Stock market rout: Banks drag European shares down, FTSE 100 falls to three-year lows
European shares fell on Thursday, led down by a renewed drop in banks and miners, with Societe Generale and Rio Tinto both under pressure after disappointing with their latest results.
As the FTSE 100 fell to three-year lows, the pan-European FTSEurofirst 300 was down 2.1 percent at 1,215.46 points by 0815 GMT. It rose 1.8 percent in the previous session, snapping a 7-day losing run.
Banks were down 3.4 percent, among the top sectoral fallers. The sector is down over eight percent so far this week as concerns over profitability in a low-growth, low-interest rate environment have knocked confidence in the sector.
The biggest faller in the bank sector on Thursday was Societe Generale, down 7.1 percent after it posted a lower than expected rise in fourth-quarter net income, hit by an additional 400 million euros ($450.4 million) which it set aside to cover litigation costs.
Rio Tinto dropped 7 percent after the miner posted an annual loss and scrapped its promise to maintain or lift its dividend annually for this year onward due to a tough outlook.
The basic resources sector was down 4.6 percent.
Fresh cracks appeared in global markets on Thursday as investors sought the safety of Japanese yen, gold and top-rated bonds while dumping U.S. dollars on bets the Federal Reserve could be done raising interest rates.
Even the absence of Tokyo for a holiday could not stop the dollar from hitting a 15-month low on the yen, and gold finally broke major chart resistance to reach its highest since May.
Insatiable demand for U.S. Treasuries drove longer-term yields to one-year lows and flattened the yield curve in a way that has presaged economic recession in the past.
"In some ways it is reminiscent of 2008 with tightening credit markets, bank shares under pressure and worries central banks are powerless," said Shane Oliver, head of investment strategy at AMP Capital, though he suspects markets are overly pessimistic this time.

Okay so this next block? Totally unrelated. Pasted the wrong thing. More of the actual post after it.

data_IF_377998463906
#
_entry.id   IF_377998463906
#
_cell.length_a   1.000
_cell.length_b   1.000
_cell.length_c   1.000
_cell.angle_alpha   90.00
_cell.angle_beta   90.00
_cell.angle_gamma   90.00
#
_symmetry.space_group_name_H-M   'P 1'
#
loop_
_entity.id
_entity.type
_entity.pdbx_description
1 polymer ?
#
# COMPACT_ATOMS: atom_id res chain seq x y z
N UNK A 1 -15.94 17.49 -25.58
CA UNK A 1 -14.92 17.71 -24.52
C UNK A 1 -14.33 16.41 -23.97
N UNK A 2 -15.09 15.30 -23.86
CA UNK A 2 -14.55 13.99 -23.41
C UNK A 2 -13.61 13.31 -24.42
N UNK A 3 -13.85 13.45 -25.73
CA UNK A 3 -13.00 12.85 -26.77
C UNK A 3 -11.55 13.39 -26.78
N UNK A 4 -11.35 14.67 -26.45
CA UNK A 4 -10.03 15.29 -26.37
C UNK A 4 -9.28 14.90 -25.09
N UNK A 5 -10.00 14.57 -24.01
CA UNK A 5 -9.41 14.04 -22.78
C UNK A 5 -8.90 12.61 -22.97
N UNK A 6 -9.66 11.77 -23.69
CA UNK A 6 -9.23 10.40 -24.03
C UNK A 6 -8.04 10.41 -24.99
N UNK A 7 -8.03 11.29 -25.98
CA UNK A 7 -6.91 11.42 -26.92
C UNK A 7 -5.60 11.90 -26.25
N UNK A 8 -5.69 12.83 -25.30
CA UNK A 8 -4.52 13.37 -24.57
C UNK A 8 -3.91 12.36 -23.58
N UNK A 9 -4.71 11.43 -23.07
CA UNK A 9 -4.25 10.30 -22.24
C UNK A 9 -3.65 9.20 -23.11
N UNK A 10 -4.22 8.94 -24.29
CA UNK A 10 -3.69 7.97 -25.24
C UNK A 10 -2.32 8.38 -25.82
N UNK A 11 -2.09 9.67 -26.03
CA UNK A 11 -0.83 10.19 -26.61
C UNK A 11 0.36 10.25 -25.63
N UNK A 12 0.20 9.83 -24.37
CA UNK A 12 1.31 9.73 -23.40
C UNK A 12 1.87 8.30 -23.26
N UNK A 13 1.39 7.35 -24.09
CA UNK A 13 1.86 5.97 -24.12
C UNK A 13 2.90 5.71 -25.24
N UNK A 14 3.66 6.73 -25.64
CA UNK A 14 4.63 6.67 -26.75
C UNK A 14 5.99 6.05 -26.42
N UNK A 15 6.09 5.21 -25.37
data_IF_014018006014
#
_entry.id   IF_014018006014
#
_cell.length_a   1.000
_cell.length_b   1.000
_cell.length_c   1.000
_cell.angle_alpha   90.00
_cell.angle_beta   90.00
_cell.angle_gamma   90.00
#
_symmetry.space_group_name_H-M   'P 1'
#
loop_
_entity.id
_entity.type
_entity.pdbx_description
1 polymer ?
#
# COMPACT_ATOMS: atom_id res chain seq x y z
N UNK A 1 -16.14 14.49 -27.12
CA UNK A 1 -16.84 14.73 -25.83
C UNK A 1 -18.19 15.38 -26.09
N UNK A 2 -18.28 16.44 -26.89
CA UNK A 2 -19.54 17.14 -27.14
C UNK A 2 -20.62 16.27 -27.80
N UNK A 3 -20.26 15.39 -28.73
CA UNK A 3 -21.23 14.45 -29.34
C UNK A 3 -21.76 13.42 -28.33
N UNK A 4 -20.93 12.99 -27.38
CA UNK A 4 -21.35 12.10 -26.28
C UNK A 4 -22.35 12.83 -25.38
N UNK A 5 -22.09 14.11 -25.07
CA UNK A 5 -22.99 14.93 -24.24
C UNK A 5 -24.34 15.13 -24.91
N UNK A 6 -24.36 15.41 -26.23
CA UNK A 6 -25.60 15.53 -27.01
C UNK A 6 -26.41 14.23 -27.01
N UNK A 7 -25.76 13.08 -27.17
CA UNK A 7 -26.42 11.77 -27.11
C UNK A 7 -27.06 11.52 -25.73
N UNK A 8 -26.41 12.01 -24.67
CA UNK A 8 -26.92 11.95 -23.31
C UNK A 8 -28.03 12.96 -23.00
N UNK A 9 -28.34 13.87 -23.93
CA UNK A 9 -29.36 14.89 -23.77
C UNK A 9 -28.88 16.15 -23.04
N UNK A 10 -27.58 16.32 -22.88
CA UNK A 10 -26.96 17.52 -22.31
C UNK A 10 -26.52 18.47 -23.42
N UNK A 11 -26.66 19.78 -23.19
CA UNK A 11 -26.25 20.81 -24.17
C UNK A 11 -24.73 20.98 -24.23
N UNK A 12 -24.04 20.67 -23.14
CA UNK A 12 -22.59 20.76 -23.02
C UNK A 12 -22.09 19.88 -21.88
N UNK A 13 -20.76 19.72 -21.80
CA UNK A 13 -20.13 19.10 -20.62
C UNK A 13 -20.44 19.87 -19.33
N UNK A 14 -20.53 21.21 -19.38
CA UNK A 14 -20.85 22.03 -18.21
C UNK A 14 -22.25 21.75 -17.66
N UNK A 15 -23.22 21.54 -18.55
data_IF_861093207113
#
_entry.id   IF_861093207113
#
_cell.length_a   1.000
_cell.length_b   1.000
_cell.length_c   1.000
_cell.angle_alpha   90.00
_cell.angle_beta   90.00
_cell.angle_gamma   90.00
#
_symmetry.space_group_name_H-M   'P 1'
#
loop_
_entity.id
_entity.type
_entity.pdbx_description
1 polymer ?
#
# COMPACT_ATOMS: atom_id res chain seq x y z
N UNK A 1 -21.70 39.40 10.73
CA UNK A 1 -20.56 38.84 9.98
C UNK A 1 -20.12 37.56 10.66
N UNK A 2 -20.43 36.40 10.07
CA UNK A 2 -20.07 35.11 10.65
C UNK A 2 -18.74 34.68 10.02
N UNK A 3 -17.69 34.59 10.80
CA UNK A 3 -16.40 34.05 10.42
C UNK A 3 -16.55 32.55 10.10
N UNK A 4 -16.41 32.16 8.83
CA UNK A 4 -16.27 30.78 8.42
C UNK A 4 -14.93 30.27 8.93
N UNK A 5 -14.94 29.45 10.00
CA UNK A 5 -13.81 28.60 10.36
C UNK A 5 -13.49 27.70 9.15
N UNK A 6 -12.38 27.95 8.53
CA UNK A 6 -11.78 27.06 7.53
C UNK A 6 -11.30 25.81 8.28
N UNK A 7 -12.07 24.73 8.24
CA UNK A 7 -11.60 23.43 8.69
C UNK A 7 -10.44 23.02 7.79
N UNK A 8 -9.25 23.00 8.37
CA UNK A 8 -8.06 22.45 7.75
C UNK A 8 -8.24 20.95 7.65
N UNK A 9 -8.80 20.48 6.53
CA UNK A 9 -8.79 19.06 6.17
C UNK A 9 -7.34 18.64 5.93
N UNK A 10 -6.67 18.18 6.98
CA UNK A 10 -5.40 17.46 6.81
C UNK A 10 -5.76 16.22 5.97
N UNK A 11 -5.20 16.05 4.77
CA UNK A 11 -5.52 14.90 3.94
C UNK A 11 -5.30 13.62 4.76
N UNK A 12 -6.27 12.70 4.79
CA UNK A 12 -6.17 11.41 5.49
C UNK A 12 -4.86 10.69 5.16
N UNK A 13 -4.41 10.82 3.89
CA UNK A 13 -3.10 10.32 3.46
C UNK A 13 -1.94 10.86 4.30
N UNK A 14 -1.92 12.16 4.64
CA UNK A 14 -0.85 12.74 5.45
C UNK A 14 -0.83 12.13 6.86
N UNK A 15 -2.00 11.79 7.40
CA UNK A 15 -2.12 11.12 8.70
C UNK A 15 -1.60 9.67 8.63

The flight from risk told on most Asian shares, with Hong Kong - a favourite channel for global investors to play China - diving 4.2pc as investors there returned from the long Lunar New year holidays. Mainland China markets are closed all week.
MSCI's broadest index of Asia-Pacific shares outside Japan shed 1.4pc, and South Korea resumed with a 2.9pc drop.
Wall Street had ended Wednesday mixed after Fed Chair Janet Yellen sounded optimistic on the U.S. economy, but acknowledged risks from market turmoil and a slowdown in China.
Analysts took that to mean a hike in March was unlikely, but further tightening remained possible later in the year.
"Yellen made it clear that while the Fed still expects to continue on its gradual tightening path, policy was not on a pre-set course and would respond appropriately to developments," said Justin Fabo, a senior economist at ANZ.
"The real test may come later, if markets continue to deteriorate and look to central banks to save them. Are policymakers' guns loaded with blanks?"
It seemed some were already preparing for the worst.
Longer-term U.S. debt rallied hard as investors wagered that either the Fed would be unable to tighten at even a gradual pace, or that if it did hike it would only hasten the arrival of recession and deflation.
The yen was again lifted by safe-haven flows, as befits Japan's position as the world's largest creditor nation. The dollar dove through 113.00 yen to reach depths not delved since November 2014 at 112.515.
The euro also weakened against its Japanese peer, sliding to a near three-week low of 127.26 yen. Against the greenback, the euro held firm at $1.1292 and within reach of a three-month high of $1.13385 set earlier in the week.
The aversion to risk helped lift gold as far as $1,213.00 an ounce, clearing stiff resistance around $1,200.
Oil prices resumed their decline as US crude slid 47 cents to $26.98 a barrel, while Brent futures lost 18 cents to $30.66.